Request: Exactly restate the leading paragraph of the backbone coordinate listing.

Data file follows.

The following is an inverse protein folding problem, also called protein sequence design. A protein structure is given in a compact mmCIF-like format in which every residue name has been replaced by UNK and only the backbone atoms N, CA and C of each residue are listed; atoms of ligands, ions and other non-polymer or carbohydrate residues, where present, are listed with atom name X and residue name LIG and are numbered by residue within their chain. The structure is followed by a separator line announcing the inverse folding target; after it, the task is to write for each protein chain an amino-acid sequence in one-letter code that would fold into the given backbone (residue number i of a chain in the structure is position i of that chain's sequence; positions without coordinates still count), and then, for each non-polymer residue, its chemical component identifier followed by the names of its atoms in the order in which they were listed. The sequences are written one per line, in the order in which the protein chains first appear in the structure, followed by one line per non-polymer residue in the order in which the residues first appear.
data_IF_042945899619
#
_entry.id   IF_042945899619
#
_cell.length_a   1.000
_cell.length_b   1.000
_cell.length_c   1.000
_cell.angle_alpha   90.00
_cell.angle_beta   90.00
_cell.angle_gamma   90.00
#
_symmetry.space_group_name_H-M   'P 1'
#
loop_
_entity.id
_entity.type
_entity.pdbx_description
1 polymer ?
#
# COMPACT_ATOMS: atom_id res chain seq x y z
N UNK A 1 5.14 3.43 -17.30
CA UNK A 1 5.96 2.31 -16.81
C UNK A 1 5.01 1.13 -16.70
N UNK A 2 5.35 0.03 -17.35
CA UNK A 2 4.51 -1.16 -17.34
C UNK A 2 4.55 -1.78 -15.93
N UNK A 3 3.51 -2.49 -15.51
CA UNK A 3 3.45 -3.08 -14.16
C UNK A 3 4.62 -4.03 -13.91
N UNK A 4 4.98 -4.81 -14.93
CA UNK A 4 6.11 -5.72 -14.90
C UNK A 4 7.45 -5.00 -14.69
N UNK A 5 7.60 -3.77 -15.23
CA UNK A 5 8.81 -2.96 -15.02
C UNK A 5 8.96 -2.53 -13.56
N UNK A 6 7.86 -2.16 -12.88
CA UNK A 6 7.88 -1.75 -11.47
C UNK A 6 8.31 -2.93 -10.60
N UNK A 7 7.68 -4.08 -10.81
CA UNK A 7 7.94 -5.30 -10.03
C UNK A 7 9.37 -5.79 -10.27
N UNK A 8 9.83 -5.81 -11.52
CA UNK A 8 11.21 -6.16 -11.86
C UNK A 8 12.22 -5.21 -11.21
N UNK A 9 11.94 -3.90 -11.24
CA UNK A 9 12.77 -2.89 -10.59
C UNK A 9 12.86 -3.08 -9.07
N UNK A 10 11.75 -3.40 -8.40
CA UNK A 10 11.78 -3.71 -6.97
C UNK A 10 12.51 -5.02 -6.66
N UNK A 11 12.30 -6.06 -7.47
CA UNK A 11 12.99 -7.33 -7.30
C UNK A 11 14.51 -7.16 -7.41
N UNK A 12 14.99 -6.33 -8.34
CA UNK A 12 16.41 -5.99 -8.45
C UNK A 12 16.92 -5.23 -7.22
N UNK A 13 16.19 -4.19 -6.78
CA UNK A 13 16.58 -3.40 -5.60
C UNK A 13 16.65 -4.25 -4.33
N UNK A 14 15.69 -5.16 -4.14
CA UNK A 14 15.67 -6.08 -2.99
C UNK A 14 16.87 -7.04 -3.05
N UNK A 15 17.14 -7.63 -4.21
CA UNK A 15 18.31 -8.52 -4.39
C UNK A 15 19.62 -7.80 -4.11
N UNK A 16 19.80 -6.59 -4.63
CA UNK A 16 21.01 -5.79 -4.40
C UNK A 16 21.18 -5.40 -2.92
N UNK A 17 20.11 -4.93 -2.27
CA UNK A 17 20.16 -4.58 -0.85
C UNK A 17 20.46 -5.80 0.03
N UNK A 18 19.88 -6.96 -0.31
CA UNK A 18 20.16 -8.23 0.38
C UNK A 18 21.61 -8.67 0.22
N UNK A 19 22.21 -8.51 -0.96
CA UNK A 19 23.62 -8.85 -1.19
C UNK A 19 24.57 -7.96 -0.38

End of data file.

The following is an inverse protein folding problem, also called protein sequence design. A protein structure is given in a compact mmCIF-like format in which every residue name has been replaced by UNK and only the backbone atoms N, CA and C of each residue are listed; atoms of ligands, ions and other non-polymer or carbohydrate residues, where present, are listed with atom name X and residue name LIG and are numbered by residue within their chain. The structure is followed by a separator line announcing the inverse folding target; after it, the task is to write for each protein chain an amino-acid sequence in one-letter code that would fold into the given backbone (residue number i of a chain in the structure is position i of that chain's sequence; positions without coordinates still count), and then, for each non-polymer residue, its chemical component identifier followed by the names of its atoms in the order in which they were listed. The sequences are written one per line, in the order in which the protein chains first appear in the structure, followed by one line per non-polymer residue in the order in which the residues first appear.